The availability of comparisons between different representatives in one constituency has considerable potential implications for India, because the Member of Parliament Local Area Development Scheme (MPLADS) may, irrespective of the reasons for its introduction in December 1993, already serve as a way of maintaining the link between an MP and their constituency between elections. Although the Supreme Court confirmed the Scheme’s constitutional validity in 2010, in the respective cases of Bhim Singh and Bondu Ramaswamy, the Scheme as a whole has been severely criticised for a range of reasons. One is that it blurs the distinction between the legislature and the executive and also undermines elected local bodies (K C Sivaramakrishnan 2010). Another is that it allocates funds – now Rs. 50 million a year - to each MP but with insufficient monitoring or oversight of how the money is used. A third criticism is that the use of the money is arbitrary, erratic, and mainly though not exclusively motivated by party-political considerations such as reelection campaigns (Economic and Political Weekly 2009; Pal and Das 2010). In addition, MPLADS funds are far more often spent on visible physical assets such as roads, bridges, walls, and even places of worship rather than on, for example, ensuring that schools are properly staffed (Ramachandran 2005). MPLADS has also been defended, if indirectly, on the grounds that it is now more tightly monitored than it used to be (Kumar 2010)).

As each Lok Sabha constituency still elects only one MP, however, it remains open to MPs to favour, and possibly ensure, disbursement only to supporters or other groups they favour or whose votes they may particularly need. Again, at least in theory, multimember constituencies elected under PR could well increase the total available to each constituency simply because the constituency would have more MPs, and could well ensure that the money could be put to a much wider range of uses than it has generally been so far.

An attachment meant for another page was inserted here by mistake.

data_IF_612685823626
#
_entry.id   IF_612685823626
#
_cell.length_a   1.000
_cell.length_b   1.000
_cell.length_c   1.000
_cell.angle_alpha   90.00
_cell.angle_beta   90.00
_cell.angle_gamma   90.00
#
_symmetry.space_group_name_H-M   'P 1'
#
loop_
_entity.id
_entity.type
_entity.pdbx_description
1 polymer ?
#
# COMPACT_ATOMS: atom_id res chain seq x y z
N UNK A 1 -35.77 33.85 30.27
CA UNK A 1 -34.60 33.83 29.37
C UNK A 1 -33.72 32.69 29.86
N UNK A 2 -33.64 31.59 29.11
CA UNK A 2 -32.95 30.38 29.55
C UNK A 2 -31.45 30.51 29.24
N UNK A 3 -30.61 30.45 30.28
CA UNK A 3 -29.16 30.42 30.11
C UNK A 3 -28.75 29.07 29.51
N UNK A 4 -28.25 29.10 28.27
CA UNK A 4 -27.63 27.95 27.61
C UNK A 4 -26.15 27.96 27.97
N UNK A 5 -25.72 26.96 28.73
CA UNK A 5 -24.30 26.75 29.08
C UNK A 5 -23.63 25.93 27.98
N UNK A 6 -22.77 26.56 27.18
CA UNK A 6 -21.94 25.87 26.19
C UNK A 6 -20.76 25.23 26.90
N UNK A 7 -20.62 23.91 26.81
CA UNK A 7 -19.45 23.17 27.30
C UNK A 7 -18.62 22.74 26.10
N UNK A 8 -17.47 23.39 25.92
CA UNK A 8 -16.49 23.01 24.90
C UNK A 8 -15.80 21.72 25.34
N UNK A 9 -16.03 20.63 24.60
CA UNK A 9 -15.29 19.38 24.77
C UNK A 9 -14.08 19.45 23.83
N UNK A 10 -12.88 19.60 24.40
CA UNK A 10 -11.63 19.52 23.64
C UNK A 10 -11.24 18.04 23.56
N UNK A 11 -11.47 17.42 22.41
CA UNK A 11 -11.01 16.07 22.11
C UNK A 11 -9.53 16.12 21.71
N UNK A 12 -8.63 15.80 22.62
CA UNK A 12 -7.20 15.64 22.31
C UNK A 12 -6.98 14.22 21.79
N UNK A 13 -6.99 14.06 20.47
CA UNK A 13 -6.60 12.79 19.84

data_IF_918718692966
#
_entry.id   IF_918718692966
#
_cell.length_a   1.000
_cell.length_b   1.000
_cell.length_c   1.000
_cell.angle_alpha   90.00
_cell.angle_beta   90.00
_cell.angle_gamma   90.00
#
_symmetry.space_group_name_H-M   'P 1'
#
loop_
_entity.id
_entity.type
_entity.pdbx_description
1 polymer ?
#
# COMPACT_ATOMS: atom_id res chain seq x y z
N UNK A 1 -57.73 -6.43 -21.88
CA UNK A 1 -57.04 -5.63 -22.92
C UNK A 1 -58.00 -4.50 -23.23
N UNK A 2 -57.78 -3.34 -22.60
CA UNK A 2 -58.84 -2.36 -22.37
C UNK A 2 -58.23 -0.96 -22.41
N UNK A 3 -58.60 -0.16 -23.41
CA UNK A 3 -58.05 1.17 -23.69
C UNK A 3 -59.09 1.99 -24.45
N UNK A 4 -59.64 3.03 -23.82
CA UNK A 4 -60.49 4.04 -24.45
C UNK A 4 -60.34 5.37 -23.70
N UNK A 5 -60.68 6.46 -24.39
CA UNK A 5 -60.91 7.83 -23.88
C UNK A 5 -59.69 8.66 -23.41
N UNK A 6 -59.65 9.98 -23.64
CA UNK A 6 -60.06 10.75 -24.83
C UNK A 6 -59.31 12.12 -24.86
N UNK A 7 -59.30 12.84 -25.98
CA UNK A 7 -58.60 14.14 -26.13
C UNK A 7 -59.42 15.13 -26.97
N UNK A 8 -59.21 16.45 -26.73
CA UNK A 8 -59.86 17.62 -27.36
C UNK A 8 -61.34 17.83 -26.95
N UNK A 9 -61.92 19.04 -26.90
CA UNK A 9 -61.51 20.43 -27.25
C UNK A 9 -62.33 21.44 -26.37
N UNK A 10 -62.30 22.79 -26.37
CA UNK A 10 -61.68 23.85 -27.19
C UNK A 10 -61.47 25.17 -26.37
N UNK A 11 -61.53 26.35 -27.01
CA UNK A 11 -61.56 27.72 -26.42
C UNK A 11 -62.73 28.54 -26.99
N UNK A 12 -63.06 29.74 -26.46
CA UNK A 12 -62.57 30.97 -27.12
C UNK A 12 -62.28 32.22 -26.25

No safe seats

Parties need to campaign everywhere, not just in marginal seats, and representatives cannot be complacent after being elected; they need to pay closer attention to their constituencies between elections. Politicians do not always like this; in the Irish Republic, where STV is used for all assemblies, they have twice tried to scrap STV, but lost in the ensuing referendum (Electoral Reform Society 2008).

A possible end to reserved constituencies

A PR system using STV could end the need for reserved constituencies, as it would enable the election of assemblies which represent many more sections of society than they do at present; it could, in addition, widen the social range of those who vote. As to quotas, which form the principle underlying reserved constituencies, various forms of them are used in over 100 countries to ensure political representation for disadvantaged or otherwise underrepresented groups. India has one of the most extensive electoral quota systems in the world, but voters in reserved constituencies do not necessarily feel better represented, because their choice of candidates is limited to the group concerned, and because the candidates themselves are as bounden to their respective parties as any other candidates. Furthermore, even in reserved constituencies the majority of the voters do not belong to Scheduled Castes (Jensenius 2012: 374 and 380-81, and 2014 (forthcoming): 3-5).

STV is not difficult for voters to understand

On the evidence, voters grasp STV quickly, and do not generally engage in “donkey voting”, where they enter only one or two preferences and choose the rest at random. In the 2012 Scottish local government elections, for which STV had first been used in 2007, over 65% of voters in constituencies with 11 or more candidates used three or more preferences (Baston 2007; Curtice 2012: 13-14).

The background to PR in India

In India, proportional systems have been discussed briefly; in 1928 the Motilal Nehru Committee strongly favoured a PR system (Jensenius 2014 (forthcoming): 15-16). The colonial government rejected PR with the racist excuse that it was too complicated for Indians; PR was also rejected in 1949, on the grounds that it was “too complicated for India” (ibid.: 26). No evidence seems to have been put forward on either occasion. I have tried to show here that a proportional electoral system could provide a solution to many of the problems the FPTP system generates.